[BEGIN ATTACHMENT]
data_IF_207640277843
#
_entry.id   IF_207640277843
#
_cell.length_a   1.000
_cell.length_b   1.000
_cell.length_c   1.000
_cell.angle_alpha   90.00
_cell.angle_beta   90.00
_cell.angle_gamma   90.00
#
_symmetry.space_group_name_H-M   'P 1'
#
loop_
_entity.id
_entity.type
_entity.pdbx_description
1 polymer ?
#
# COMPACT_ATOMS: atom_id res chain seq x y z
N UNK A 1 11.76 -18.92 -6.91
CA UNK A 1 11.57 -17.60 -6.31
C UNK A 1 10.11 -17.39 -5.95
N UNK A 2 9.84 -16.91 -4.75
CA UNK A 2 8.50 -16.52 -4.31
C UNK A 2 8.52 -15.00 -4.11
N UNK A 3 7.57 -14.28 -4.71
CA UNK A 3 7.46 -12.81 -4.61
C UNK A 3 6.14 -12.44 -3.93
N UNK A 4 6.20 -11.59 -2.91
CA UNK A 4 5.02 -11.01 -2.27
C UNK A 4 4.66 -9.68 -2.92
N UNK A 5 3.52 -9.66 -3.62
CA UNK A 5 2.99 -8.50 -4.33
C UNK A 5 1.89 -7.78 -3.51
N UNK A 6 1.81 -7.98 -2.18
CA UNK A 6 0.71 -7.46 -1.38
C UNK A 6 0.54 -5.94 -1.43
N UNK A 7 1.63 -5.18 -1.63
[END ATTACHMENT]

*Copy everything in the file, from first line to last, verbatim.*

data_IF_207640277843
#
_entry.id   IF_207640277843
#
_cell.length_a   1.000
_cell.length_b   1.000
_cell.length_c   1.000
_cell.angle_alpha   90.00
_cell.angle_beta   90.00
_cell.angle_gamma   90.00
#
_symmetry.space_group_name_H-M   'P 1'
#
loop_
_entity.id
_entity.type
_entity.pdbx_description
1 polymer ?
#
# COMPACT_ATOMS: atom_id res chain seq x y z
N UNK A 1 11.76 -18.92 -6.91
CA UNK A 1 11.57 -17.60 -6.31
C UNK A 1 10.11 -17.39 -5.95
N UNK A 2 9.84 -16.91 -4.75
CA UNK A 2 8.50 -16.52 -4.31
C UNK A 2 8.52 -15.00 -4.11
N UNK A 3 7.57 -14.28 -4.71
CA UNK A 3 7.46 -12.81 -4.61
C UNK A 3 6.14 -12.44 -3.93
N UNK A 4 6.20 -11.59 -2.91
CA UNK A 4 5.02 -11.01 -2.27
C UNK A 4 4.66 -9.68 -2.92
N UNK A 5 3.52 -9.66 -3.62
CA UNK A 5 2.99 -8.50 -4.33
C UNK A 5 1.89 -7.78 -3.51
N UNK A 6 1.81 -7.98 -2.18
CA UNK A 6 0.71 -7.46 -1.38
C UNK A 6 0.54 -5.94 -1.43
N UNK A 7 1.63 -5.18 -1.63